Wait the FOXL2 gene does what?

Recently in the BPES Facebook group, there have been a few posts by people who have Cushing’s disease.  They asked if others had it or if they knew if it is related to having BPES.  I did not know what Cushing’s disease was, and had to look it up.

From Mayo Clinic:

“Cushing syndrome occurs when your body is exposed to high levels of the hormone cortisol for a long time…Too much cortisol can produce some of the hallmark signs of Cushing syndrome — a fatty hump between your shoulders, a rounded face, and pink or purple stretch marks on your skin. Cushing syndrome can also result in high blood pressure, bone loss and, on occasion, type 2 diabetes.”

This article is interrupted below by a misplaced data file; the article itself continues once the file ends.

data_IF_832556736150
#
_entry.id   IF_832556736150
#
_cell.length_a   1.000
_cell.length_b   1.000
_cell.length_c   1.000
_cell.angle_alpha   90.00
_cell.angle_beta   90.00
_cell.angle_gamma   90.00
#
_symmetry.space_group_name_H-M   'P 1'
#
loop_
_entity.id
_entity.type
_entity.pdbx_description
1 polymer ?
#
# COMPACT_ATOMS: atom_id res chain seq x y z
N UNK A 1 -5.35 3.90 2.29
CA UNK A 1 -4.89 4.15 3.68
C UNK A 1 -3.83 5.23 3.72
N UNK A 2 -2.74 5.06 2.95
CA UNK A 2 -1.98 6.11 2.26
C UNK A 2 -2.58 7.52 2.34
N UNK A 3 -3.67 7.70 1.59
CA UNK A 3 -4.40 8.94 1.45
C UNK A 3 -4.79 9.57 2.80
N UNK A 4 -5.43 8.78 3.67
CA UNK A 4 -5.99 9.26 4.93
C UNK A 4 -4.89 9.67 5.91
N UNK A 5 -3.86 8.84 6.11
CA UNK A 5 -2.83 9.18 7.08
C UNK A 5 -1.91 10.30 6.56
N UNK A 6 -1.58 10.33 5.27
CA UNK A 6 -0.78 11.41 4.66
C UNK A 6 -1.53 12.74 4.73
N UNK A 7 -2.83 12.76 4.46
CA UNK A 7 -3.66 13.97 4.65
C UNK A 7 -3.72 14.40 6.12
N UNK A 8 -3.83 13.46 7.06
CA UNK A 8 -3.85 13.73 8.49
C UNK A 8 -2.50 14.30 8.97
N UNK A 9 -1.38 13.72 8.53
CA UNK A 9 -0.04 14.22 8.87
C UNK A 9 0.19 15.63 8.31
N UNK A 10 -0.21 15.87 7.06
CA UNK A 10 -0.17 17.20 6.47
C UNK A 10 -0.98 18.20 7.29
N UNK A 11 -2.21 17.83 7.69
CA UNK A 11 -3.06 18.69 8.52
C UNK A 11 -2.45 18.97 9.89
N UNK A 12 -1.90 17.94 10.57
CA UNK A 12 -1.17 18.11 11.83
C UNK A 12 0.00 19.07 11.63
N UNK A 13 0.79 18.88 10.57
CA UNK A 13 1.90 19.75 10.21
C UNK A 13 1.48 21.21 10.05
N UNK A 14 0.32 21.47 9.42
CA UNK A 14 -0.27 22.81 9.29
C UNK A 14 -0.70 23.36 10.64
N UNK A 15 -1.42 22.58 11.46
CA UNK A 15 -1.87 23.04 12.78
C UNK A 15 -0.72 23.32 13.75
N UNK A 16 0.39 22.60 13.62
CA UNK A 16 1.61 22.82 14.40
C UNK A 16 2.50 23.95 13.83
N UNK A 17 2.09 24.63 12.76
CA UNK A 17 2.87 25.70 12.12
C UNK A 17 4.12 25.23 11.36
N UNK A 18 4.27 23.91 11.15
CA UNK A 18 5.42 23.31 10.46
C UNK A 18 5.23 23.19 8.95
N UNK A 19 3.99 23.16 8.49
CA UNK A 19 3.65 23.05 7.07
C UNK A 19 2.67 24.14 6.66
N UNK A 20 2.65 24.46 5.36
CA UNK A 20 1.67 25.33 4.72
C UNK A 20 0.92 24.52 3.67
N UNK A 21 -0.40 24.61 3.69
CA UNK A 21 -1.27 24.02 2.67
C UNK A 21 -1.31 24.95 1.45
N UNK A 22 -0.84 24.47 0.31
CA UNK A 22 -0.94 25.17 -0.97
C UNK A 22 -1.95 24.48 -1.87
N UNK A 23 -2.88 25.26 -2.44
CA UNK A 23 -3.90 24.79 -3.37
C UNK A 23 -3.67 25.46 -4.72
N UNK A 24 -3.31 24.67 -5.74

Then I saw someone in the group mention that the FOXL2 gene (which when mutated causes BPES) that is involved in the formation of the eyelids and in the function of ovarian cells, is also involved in the pituitary gland.  The pituitary gland is the organ related to Cushing’s.

Since I found out a few years ago that I have BPES, I have only ever thought about the eyes and ovaries, because these are my areas that have been directly affected.  But this post caught me off guard.  This is the first time it has occurred to me that having a mutated FOXL2 gene could cause other problems.  This may sound naïve, but I have been pretty healthy my whole life, and other than having unique eyes and irregular periods, there has never been anything wrong with me.

This post made me realize I should do more research just in case.  So if I start to get symptoms of other conditions, I can catch it early.

books

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